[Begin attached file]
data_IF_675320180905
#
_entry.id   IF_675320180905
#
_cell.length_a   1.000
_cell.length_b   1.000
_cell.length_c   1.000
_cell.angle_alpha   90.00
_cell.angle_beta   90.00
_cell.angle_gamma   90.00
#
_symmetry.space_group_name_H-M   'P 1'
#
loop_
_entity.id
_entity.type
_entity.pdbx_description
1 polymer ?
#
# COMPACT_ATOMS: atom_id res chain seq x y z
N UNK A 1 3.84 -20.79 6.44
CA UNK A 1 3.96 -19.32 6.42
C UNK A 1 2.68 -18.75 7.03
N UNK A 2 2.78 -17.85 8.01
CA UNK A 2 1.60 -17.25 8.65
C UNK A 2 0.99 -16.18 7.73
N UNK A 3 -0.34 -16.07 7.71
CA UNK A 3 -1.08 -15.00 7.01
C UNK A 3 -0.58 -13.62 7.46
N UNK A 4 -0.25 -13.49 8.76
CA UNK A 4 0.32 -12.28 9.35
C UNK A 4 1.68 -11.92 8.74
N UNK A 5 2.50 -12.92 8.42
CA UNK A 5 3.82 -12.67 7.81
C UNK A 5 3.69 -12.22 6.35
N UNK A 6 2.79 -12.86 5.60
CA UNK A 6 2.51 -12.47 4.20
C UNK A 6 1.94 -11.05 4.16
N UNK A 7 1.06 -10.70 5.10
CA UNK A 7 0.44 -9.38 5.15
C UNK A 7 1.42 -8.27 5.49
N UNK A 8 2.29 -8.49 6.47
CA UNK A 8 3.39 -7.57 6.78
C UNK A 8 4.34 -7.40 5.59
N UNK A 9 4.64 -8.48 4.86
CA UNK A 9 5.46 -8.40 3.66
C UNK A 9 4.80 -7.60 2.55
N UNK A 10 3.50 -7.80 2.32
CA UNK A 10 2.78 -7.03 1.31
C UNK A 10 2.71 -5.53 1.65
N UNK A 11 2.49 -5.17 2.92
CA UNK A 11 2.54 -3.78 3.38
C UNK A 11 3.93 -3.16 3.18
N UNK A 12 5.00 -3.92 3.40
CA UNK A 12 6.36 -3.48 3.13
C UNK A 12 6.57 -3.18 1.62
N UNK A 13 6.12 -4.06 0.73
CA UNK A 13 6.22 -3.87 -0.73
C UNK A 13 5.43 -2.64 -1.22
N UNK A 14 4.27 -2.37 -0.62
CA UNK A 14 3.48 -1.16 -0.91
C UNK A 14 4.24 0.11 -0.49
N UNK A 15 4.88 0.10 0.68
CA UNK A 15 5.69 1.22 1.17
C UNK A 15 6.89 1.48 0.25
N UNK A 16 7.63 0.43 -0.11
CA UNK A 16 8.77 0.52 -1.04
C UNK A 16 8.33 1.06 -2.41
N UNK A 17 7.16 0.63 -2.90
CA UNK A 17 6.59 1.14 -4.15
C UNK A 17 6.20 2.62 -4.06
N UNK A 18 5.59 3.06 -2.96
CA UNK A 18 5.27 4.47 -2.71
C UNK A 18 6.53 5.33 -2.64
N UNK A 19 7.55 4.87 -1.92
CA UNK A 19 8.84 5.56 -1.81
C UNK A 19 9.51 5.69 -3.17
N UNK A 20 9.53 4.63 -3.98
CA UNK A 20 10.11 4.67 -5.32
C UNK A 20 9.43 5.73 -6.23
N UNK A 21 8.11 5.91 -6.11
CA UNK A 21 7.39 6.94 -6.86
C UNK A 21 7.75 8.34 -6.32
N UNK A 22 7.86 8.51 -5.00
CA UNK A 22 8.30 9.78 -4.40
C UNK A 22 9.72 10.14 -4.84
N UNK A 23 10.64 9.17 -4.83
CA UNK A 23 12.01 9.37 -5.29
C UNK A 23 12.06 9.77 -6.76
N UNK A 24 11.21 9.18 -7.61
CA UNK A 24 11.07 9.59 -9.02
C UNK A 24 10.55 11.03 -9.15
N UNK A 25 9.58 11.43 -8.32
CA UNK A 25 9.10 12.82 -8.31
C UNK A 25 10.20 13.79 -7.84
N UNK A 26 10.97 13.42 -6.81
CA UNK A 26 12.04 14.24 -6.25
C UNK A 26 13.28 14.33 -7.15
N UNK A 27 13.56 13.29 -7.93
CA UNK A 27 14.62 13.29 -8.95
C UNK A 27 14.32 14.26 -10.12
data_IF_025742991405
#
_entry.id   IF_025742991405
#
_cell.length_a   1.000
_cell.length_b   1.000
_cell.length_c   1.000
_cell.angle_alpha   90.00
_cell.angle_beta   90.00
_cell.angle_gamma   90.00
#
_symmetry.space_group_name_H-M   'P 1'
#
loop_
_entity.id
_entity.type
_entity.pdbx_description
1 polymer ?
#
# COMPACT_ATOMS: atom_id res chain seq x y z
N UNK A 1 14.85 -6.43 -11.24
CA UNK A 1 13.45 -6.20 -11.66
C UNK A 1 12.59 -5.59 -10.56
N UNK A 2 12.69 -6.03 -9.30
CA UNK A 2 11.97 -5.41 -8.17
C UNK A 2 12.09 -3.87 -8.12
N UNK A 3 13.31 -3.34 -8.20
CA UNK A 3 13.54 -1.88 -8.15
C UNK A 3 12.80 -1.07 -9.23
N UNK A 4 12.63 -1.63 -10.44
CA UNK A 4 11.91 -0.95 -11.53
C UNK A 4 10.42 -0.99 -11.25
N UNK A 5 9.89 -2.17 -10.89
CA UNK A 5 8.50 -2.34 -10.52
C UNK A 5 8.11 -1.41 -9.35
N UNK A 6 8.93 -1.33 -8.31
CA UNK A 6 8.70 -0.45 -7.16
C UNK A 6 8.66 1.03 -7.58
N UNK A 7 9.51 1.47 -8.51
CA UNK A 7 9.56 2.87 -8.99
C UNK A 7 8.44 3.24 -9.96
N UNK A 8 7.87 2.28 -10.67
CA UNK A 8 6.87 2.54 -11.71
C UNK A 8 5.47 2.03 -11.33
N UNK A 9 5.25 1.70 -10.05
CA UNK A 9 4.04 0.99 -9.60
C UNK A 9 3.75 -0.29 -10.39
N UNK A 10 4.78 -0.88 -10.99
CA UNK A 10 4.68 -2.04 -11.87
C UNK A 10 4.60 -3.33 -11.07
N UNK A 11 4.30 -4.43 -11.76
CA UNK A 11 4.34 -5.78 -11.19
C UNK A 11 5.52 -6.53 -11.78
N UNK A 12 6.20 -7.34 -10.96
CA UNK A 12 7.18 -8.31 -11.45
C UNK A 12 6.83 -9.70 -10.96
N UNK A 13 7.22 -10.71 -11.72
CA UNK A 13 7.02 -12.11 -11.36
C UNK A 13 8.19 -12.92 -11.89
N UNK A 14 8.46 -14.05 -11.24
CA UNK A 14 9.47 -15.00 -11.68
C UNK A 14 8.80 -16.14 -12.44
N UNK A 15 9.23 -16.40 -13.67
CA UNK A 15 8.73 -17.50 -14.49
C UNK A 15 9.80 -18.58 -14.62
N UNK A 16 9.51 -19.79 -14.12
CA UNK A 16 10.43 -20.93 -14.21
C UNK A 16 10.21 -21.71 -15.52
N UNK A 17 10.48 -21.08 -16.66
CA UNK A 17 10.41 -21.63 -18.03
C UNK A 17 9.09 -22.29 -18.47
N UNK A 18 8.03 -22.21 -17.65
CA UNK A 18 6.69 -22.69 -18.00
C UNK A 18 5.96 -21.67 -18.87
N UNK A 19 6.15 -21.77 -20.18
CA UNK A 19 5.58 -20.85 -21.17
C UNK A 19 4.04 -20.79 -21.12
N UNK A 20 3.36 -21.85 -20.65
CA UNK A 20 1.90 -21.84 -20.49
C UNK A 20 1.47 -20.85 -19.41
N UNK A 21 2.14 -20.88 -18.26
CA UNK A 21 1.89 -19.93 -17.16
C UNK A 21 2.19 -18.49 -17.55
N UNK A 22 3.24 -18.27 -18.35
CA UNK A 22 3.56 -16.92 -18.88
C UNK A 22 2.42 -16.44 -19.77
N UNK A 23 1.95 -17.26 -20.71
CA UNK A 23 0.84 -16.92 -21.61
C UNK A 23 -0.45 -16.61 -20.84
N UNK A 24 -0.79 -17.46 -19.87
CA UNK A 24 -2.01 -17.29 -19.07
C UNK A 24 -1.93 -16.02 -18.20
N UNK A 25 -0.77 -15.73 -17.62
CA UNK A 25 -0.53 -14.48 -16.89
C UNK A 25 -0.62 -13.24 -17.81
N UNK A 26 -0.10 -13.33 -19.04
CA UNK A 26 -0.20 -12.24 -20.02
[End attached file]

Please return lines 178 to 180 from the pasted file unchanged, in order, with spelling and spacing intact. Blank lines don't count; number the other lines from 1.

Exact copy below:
C UNK A 19 4.04 -20.79 -21.12
N UNK A 20 3.36 -21.85 -20.65
CA UNK A 20 1.90 -21.84 -20.49